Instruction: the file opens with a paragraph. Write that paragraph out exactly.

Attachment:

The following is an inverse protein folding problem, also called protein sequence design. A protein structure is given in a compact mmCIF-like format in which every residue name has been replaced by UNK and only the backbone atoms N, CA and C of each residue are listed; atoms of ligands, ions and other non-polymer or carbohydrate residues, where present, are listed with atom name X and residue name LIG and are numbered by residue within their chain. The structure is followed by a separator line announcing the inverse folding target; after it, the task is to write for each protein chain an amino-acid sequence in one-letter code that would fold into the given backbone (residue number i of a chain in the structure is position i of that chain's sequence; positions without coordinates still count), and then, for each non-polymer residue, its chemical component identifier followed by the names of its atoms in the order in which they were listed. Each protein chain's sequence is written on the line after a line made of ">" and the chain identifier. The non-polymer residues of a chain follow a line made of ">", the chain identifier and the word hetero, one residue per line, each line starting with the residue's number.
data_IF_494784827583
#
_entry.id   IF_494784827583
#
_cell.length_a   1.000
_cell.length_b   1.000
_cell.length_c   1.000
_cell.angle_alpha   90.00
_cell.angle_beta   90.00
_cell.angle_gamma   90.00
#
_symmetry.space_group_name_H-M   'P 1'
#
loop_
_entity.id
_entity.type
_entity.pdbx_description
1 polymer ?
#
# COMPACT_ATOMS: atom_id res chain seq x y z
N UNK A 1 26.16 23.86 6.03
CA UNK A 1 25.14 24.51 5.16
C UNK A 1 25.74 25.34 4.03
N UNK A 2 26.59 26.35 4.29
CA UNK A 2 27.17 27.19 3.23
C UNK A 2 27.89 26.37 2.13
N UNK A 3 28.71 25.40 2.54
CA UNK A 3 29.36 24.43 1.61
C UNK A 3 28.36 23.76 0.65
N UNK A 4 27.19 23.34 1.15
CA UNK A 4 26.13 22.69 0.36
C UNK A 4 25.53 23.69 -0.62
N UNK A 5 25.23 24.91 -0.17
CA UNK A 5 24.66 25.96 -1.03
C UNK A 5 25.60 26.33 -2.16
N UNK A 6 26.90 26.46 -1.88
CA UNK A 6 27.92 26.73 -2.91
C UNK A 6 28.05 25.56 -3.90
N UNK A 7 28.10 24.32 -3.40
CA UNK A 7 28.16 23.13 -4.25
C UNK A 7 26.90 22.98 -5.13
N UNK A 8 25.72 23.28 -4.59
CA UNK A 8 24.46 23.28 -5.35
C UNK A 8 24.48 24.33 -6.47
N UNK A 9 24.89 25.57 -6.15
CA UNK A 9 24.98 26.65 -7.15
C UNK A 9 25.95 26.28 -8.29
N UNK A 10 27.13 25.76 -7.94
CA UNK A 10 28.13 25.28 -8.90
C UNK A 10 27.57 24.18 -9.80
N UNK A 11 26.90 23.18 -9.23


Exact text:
The following is an inverse protein folding problem, also called protein sequence design. A protein structure is given in a compact mmCIF-like format in which every residue name has been replaced by UNK and only the backbone atoms N, CA and C of each residue are listed; atoms of ligands, ions and other non-polymer or carbohydrate residues, where present, are listed with atom name X and residue name LIG and are numbered by residue within their chain. The structure is followed by a separator line announcing the inverse folding target; after it, the task is to write for each protein chain an amino-acid sequence in one-letter code that would fold into the given backbone (residue number i of a chain in the structure is position i of that chain's sequence; positions without coordinates still count), and then, for each non-polymer residue, its chemical component identifier followed by the names of its atoms in the order in which they were listed. Each protein chain's sequence is written on the line after a line made of ">" and the chain identifier. The non-polymer residues of a chain follow a line made of ">", the chain identifier and the word hetero, one residue per line, each line starting with the residue's number.